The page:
Non-pharmacological, non-surgical interventions for urinary incontinence in older persons: A systematic review of systematic reviews. The SENATOR project ONTOP series

Kirsty A Kilpatrick, Pamela Paton, Selvarani Subbarayan, Carrie Stewart, Iosief Abraha, Alfonso J. Cruz-Jentoft, Denis O’Mahony, Antonio Cherubini, Roy L Soiza* (Corresponding Author)

*Corresponding author for this work

Research output: Contribution to journalArticle

Abstract

Background: Urinary incontinence is especially common in older age. Non-pharmacological therapies are particularly desirable in this group.
Objective: To define optimal evidence-based non-pharmacological, non-surgical therapies for urinary incontinence in older persons.
Methods: A Delphi process determined critical outcome measures of interest. Studies of any non-pharmacological intervention reporting critical outcomes were identified through database searches for relevant systematic reviews in Medline, Embase, CINAHL, PsycInfo and Cochrane by June 2018. Primary trials with a population mean age ≥65years were identified with subsequent data extraction and risk of bias assessment. Qualitative analysis and meta-analysis, when possible, were undertaken followed by grading of the evidence using GradePro software. Finally, bullet-point recommendations were formulated for the indications and contraindications for non-pharmacological interventions for urinary incontinence in older persons.
Results: Frequency of incontinence was identified as a critically important outcome. In total, 33 systematic reviews were identified with 27 primary trials meeting inclusion criteria. Evaluated therapies included exercise therapy, habit retraining, behavioural therapy, electrical stimulation, transcutaneous tibial nerve stimulation, magnetic stimulation, caffeine reduction and acupuncture. From meta-analysis, group exercise therapy and behavioural therapy in women were beneficial in reducing episodes of incontinence (mean reduction of 1.07 (95%CI 0.69-1.45) and 0.74 (95%CI 0.42-1.06) episodes per day respectively, evidence grade ‘moderate’). Evidence for other interventions was limited and of insufficient quality.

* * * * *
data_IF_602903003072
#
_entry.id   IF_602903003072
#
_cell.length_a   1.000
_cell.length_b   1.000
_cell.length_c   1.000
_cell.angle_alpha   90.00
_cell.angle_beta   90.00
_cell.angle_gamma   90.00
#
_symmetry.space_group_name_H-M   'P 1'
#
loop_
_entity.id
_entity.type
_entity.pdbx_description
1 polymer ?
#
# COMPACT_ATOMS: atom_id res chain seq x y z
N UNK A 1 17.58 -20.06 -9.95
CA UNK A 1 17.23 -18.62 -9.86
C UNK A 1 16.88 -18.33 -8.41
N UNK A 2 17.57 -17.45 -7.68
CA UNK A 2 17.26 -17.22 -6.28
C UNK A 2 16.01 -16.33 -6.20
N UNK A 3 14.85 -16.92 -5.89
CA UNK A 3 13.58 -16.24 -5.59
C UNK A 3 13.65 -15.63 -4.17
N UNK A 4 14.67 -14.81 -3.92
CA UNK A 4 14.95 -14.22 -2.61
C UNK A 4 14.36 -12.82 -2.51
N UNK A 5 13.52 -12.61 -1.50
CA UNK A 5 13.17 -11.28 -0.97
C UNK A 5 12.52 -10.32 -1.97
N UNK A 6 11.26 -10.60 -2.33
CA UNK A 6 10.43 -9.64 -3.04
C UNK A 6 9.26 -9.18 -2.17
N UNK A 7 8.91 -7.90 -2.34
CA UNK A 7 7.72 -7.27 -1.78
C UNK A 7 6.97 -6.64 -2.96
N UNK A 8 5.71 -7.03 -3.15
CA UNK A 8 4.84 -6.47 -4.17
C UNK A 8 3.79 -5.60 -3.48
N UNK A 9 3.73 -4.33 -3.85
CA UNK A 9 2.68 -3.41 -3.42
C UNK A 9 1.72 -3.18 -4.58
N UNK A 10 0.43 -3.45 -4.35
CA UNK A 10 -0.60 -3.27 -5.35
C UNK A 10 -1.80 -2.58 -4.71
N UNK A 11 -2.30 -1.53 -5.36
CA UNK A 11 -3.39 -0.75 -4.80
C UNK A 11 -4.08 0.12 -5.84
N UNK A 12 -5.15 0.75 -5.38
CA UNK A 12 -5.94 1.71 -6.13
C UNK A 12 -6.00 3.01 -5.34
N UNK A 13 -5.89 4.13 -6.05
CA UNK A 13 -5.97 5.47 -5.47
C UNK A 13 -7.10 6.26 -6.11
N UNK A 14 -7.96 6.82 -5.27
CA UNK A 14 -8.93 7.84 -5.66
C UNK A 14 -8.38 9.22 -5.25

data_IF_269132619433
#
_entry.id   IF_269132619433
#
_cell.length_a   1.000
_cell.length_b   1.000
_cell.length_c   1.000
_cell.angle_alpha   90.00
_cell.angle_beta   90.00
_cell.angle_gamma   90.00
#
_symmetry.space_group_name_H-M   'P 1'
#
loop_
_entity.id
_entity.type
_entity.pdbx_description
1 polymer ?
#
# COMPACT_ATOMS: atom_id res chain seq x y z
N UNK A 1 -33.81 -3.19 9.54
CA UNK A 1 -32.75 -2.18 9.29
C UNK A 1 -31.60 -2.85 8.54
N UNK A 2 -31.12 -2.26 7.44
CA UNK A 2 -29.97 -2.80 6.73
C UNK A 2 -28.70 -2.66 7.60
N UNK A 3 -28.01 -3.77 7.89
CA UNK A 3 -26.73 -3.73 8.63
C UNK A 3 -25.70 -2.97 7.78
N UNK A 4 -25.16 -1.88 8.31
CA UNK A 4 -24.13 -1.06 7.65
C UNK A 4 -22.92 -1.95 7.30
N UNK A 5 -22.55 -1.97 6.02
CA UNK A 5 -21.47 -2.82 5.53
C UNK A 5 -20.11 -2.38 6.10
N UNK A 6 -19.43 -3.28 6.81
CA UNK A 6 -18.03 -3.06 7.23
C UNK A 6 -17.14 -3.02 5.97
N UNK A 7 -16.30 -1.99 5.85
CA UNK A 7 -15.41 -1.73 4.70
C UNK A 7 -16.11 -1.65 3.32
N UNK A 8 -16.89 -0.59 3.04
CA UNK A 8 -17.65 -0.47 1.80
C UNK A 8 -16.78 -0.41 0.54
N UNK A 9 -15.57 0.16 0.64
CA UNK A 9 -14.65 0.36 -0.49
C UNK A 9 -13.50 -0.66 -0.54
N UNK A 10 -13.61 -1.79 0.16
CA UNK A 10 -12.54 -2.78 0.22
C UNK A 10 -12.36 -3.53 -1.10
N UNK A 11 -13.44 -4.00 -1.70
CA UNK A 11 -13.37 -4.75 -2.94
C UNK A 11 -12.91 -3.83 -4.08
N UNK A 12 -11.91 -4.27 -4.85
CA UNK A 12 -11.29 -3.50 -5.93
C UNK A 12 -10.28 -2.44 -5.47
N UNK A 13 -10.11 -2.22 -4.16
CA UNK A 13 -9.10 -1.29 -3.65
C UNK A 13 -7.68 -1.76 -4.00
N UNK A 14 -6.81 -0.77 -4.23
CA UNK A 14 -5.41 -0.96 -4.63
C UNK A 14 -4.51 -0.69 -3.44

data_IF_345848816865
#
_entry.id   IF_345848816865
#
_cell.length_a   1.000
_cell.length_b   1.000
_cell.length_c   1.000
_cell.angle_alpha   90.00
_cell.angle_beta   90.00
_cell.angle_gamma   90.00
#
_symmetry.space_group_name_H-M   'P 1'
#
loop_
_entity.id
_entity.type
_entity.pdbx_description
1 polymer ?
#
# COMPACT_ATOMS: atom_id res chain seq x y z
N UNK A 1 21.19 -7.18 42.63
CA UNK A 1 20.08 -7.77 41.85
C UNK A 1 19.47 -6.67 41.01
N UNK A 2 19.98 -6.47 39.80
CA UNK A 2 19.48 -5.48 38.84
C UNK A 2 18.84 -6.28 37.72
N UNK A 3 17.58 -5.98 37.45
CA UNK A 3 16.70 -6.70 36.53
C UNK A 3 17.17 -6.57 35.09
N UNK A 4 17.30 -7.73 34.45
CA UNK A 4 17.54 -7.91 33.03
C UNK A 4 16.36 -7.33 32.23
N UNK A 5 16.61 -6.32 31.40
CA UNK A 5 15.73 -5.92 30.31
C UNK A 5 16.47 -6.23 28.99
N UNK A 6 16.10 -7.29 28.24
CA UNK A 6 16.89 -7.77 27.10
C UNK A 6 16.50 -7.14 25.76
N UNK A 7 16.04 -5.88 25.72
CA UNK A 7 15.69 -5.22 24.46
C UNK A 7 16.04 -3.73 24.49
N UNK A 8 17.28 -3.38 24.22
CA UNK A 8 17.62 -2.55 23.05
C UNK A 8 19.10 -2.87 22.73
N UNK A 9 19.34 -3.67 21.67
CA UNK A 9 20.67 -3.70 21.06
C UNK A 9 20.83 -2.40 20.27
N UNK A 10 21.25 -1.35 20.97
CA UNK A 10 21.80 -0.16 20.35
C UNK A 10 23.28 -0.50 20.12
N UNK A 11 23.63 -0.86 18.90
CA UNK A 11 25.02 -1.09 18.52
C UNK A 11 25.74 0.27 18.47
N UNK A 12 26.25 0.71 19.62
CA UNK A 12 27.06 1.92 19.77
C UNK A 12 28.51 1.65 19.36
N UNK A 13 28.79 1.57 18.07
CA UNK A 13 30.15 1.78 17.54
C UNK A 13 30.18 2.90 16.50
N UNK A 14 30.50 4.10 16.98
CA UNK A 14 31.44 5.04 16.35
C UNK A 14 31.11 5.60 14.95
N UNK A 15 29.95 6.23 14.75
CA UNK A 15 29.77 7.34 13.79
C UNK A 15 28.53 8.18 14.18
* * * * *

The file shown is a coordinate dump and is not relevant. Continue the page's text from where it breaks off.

Conclusions: There is sufficient evidence to warrant recommendation of group exercise therapy for stress incontinence and behavioural therapy for urgency, stress or mixed urinary incontinence in older women. Evidence was insufficient to recommend any other non-drug therapy.
Original languageEnglish
Pages (from-to)42-48
Number of pages7
JournalMaturitas
Volume133
Early online date22 Dec 2019
DOIs
Publication statusPublished - 1 Mar 2020

Keywords

  • aging
  • incontinence
  • meta-analysis
  • stress incontinence
  • urge incontinence
  • Aging
  • Incontinence
  • Urge incontinence
  • Stress incontinence
  • Meta-analysis
  • CONSERVATIVE TREATMENT
  • MANAGEMENT
  • CONSENSUS
  • IMPACT
  • OVERACTIVE BLADDER
  • MEN
  • GRADE
  • PEOPLE
  • HEALTH
  • QUALITY-OF-LIFE

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